Hypnotism Essay Research Paper

Hypnotism Essay, Research Paper

“You are completely relaxed… there is a wonderful warm feeling spreading

through your body…. you have a great desire to sleep… your eyelids are

getting heavy… heavier… and heavier… you hardly can keep them open

any longer… now they are closed… with every word I am saying, you are

getting sleepier…. and sleepier…. you are going to SLEEP… deep, sound

sleep… deeper and deeper asleep… SLEEP!”

You just read the exact words of a hypnotist, using the classical technique

of verbal suggestion. His subject is sound asleep.

Is this a science – or just a fascinating fraud, a little frightening? Think . . .

What is hypnotism?

According to the Webster’s New International Dictionary: “The induction

of a state resembling sleep or somnambulism, which is called hypnosis or

hypnotic sleep; also loosely – the induced state of hypnosis…” “There are

degrees of hypnosis which have been characterized as lethargic, cataleptic

and somnambulistic hypnosis and, again, simply as light and heavy hypnotic

sleep, with corresponding variations in suggestibility.”



In order to gain a better understanding of this greatly misunderstood

science, remember these words: Not witchcraft, not black magic, just -

on of man’s eternal search for a better understanding of his environment

and himself, science.

Because hypnosis is induced by verbal suggestion, the history of hypnotism

dates back to the early stages of lingual communication in precivilized

society. It is a great loss to modern science that hypnotism has been

studied only in the last 200 years in any organized form.

One of the early practitioners in the eighteen century was Franz Anton

Mesmer and his technique became known as “Mesmerism”, “magnetism”

or “animal magnetism.” – because he attributed his results to magnets

placed at various parts of the human body. It is almost unthinkable, but this

tremendous misconception prevails even today.

The word “hypnotism” originated from the Greek “hypnos”, meaning

sleep, transplanted into its present day meaning by the nineteenth century

Scottish doctor, James Braid.

It has been a proven scientific fact for more than 100 years that “hypnosis”

can be induced without sleep (because sleep is a symptom and not the

basic character trait of hypnotism) so, the word itself is a misnomer. The

above state is usually referred to as “waking hypnosis.”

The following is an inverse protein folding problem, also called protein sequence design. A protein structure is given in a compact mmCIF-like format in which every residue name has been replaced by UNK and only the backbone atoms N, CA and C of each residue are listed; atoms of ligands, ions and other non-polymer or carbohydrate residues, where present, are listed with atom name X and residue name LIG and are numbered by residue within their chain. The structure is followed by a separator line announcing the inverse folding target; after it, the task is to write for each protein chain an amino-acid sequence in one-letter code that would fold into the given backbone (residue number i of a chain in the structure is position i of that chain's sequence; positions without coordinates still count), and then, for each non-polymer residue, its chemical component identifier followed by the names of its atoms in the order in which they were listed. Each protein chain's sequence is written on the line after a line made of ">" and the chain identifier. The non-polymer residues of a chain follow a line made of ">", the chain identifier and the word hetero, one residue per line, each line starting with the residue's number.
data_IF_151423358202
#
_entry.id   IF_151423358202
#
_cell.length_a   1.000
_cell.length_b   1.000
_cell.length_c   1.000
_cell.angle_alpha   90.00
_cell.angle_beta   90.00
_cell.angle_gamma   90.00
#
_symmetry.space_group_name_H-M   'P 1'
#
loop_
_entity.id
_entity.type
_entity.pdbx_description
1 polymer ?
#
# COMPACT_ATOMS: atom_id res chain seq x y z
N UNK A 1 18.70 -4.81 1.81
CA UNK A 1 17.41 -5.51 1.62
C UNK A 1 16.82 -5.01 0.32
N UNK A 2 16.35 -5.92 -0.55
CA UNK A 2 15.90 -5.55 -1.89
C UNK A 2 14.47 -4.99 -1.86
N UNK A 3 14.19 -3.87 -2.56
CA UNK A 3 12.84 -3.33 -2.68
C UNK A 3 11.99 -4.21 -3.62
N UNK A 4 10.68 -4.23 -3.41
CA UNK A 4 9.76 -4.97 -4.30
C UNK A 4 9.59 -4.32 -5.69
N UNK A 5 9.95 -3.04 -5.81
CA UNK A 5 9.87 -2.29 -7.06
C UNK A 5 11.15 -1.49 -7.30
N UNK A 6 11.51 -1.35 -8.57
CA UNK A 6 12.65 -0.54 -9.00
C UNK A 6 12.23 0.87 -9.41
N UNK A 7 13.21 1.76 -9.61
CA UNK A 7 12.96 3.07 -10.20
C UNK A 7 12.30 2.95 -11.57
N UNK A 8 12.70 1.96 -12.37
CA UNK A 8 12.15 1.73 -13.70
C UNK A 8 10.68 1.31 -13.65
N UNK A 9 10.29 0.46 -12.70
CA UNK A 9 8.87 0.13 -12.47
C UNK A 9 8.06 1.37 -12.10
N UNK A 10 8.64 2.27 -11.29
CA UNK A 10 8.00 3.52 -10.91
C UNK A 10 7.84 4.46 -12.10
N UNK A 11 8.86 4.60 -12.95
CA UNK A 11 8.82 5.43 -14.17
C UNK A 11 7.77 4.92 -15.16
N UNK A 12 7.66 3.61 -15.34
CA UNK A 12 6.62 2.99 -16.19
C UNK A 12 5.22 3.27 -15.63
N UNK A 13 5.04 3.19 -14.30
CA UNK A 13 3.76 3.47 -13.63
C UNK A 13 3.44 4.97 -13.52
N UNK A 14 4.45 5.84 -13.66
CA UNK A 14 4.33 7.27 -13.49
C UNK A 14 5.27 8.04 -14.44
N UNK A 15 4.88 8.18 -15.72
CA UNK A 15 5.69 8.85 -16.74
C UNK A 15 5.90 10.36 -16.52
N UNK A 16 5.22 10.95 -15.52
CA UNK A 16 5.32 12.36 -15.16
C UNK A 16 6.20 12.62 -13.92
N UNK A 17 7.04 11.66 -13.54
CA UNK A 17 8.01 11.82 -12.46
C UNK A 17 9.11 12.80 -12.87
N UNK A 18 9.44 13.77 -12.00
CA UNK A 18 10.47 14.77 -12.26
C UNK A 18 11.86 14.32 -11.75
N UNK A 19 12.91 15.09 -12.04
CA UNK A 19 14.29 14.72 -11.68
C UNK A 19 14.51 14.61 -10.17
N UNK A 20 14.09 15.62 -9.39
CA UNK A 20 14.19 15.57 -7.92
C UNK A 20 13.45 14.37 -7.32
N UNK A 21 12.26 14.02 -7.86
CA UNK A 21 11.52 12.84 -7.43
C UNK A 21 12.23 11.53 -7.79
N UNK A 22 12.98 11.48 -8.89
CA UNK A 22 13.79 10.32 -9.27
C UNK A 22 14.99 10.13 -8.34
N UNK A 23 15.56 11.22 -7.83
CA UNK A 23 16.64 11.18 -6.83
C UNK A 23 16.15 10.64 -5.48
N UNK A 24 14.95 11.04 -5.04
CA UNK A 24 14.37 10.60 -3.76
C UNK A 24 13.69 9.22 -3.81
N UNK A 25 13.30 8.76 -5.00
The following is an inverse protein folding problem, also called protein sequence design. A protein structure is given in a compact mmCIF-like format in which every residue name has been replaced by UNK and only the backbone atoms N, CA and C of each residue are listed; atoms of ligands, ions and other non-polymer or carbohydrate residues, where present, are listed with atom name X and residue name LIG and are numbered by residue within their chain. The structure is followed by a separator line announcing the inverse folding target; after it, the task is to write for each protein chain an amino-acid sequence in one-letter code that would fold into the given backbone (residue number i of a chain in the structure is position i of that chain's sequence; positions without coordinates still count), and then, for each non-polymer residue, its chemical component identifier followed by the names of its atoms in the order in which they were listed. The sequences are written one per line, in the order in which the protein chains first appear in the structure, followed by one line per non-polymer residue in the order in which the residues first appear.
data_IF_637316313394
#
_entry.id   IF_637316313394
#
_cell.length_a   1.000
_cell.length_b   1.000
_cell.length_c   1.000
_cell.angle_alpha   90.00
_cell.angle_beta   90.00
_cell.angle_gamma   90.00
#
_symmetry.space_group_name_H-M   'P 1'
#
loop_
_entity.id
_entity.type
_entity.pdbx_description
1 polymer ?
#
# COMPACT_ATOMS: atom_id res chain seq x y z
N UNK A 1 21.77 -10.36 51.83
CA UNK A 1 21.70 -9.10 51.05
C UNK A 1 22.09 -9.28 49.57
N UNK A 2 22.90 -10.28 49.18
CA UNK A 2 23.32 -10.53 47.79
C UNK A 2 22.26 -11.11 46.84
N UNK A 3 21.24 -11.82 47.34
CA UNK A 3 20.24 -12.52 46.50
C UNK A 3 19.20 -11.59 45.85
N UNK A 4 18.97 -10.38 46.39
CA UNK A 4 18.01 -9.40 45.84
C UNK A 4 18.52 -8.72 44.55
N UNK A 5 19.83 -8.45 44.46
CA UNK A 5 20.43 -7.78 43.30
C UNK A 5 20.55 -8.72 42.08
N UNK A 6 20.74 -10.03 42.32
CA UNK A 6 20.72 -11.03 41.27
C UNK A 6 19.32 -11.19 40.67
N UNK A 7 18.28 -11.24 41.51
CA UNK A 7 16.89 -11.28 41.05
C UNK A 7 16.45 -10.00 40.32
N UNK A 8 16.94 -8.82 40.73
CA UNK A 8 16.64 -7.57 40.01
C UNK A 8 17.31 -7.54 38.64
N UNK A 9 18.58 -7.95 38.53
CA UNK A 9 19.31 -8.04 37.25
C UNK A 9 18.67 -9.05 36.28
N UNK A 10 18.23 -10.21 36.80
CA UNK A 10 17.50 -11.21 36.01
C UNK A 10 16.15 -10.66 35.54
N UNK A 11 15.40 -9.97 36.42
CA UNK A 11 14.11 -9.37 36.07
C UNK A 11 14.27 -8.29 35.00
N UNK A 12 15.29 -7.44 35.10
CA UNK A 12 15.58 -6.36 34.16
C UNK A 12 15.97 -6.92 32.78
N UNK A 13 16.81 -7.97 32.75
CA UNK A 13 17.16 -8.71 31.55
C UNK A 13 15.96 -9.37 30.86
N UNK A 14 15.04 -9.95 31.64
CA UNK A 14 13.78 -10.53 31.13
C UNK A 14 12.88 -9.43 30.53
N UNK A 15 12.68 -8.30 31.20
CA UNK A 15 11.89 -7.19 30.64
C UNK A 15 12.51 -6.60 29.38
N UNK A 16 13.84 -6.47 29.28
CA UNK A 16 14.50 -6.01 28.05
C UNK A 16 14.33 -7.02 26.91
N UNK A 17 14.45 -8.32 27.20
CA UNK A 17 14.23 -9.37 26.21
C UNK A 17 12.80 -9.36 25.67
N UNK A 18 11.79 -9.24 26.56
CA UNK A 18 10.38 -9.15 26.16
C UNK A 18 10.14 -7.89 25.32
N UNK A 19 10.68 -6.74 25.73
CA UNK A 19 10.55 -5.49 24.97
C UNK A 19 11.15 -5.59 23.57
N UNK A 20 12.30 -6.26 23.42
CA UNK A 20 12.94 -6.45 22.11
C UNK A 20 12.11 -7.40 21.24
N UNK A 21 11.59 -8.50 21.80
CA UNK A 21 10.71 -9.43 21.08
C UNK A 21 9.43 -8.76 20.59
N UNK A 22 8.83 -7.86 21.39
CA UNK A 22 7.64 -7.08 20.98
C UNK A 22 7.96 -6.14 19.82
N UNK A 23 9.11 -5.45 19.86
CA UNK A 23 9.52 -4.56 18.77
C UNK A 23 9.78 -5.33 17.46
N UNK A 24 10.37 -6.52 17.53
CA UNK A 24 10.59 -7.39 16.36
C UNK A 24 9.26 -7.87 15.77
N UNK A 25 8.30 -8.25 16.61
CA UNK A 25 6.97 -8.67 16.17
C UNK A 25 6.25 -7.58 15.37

From the viewpoint of induction, hypnotism can be divided into two


1. Hetero-hypnosis, the state of sustained suggestibility is induced by a


2. Auto-hypnosis, the state is self induced.

The results are both the same. Any suggestion that is carried out a period

of time after hypnosis, is known as post-hypnotic suggestion.

The use of hypnosis is extremely wide, ranging from psychoanalysis of

hysteria and nervous disorder – to an anaesthetic in dentistry, surgery and

childbirth. At times, it has been used as a pain killer in WW-II when drugs

were not available. On the average, about twenty-five people out of a

hundred are highly susceptible to suggestion – meaning that this

percentage is very easily hypnotized. Almost all children belong to this

group. About 50-55% are fairly good subjects, but it takes a longer period

of time to hypnotize them, and the remaining 20-25% may never be

hypnotized. The percentage varies with the personality, technique and

experience of the individual hypnotist. People who can not maintain

focused attention, for whatever reason, can not be hypnotized.


No person can be hypnotized against his or her will and it is generally

accepted by the majority of practitioners that, while under hypnosis, the

subject will not act against his religious beliefs or moral principles. In the

hands of a competent operator, there is absolutely no danger involved in

the use of hypnosis, for the obvious reason that any suggestion that can be

“put in” the subconscious can also be “removed” just as easily. The false,

monster-like image created by the radio, television, movies and

sensation-thirsty newspaper reporters has done a great deal of harm to the

scientific study, development and application of this truly great science . . .



Stage Hypnotism is a unique branch of hypnotism which focuses on

providing theatrical entertainment for money. Stage hypnotists face many

unique challenges that are not encountered in a clinical setting. Timing, pace

of the show, and the entertainment value must be maintained by the

performer to hold the spectator’s attention for the entire duration of the

show. Rigged props and occasional human confederates sprinkled

amongst the spectators are not unknown to stage hypnotists. Generally,

hypnotists preselect participants before the show to speed up the

induction process during the show. The people whom the hypnotist

selects are not plants, they are just the best and most susceptible hypnotic

subjects available from the current group of spectators.